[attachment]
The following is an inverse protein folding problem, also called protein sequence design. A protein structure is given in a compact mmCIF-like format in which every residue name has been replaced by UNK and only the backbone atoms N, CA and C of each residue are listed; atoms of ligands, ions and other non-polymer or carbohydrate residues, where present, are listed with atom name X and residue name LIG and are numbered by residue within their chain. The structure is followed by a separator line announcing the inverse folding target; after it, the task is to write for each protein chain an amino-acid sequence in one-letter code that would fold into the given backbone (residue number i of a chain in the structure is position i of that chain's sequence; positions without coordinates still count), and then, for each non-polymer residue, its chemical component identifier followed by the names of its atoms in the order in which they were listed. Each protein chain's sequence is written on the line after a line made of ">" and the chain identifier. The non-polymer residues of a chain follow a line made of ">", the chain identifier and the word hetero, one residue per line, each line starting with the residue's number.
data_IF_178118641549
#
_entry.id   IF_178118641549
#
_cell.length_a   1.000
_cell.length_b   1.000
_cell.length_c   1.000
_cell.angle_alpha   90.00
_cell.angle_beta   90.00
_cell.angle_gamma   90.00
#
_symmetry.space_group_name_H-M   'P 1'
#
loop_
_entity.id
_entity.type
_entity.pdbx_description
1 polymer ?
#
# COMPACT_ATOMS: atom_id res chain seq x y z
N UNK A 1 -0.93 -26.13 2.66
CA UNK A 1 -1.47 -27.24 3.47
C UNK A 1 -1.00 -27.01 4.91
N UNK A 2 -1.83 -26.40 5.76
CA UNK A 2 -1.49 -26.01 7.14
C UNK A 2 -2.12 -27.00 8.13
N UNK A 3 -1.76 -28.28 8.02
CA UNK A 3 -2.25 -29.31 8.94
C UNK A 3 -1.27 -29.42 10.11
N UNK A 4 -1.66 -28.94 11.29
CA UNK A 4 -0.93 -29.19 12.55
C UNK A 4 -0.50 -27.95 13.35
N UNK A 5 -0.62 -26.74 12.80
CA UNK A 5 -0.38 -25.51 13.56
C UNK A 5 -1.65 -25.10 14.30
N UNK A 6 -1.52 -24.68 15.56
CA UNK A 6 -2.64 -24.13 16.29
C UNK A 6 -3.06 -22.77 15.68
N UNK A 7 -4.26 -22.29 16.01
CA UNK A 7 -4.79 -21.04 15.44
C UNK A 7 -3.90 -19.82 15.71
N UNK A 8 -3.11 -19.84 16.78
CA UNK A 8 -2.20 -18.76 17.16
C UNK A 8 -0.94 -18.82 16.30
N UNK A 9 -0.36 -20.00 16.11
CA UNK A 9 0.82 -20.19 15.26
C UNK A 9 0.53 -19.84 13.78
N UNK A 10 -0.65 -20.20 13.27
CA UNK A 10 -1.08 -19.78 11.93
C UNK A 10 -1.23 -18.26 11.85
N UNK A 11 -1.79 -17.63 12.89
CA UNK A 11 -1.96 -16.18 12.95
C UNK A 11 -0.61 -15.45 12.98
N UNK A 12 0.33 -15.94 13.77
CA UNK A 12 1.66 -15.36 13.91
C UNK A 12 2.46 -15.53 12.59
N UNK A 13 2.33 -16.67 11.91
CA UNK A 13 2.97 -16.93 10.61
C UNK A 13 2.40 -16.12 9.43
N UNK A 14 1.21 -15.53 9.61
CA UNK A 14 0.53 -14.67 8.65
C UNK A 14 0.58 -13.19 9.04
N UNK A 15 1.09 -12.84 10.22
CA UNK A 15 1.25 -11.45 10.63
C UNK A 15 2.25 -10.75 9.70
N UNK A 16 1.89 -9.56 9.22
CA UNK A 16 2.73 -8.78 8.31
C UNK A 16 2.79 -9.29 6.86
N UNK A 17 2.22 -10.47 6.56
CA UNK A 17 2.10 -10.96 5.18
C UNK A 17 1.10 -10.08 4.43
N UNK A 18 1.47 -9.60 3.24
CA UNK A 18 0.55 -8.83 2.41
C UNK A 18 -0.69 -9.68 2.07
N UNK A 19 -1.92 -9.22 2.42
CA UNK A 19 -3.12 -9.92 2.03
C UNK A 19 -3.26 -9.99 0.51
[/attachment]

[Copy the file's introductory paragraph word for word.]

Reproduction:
The following is an inverse protein folding problem, also called protein sequence design. A protein structure is given in a compact mmCIF-like format in which every residue name has been replaced by UNK and only the backbone atoms N, CA and C of each residue are listed; atoms of ligands, ions and other non-polymer or carbohydrate residues, where present, are listed with atom name X and residue name LIG and are numbered by residue within their chain. The structure is followed by a separator line announcing the inverse folding target; after it, the task is to write for each protein chain an amino-acid sequence in one-letter code that would fold into the given backbone (residue number i of a chain in the structure is position i of that chain's sequence; positions without coordinates still count), and then, for each non-polymer residue, its chemical component identifier followed by the names of its atoms in the order in which they were listed. Each protein chain's sequence is written on the line after a line made of ">" and the chain identifier. The non-polymer residues of a chain follow a line made of ">", the chain identifier and the word hetero, one residue per line, each line starting with the residue's number.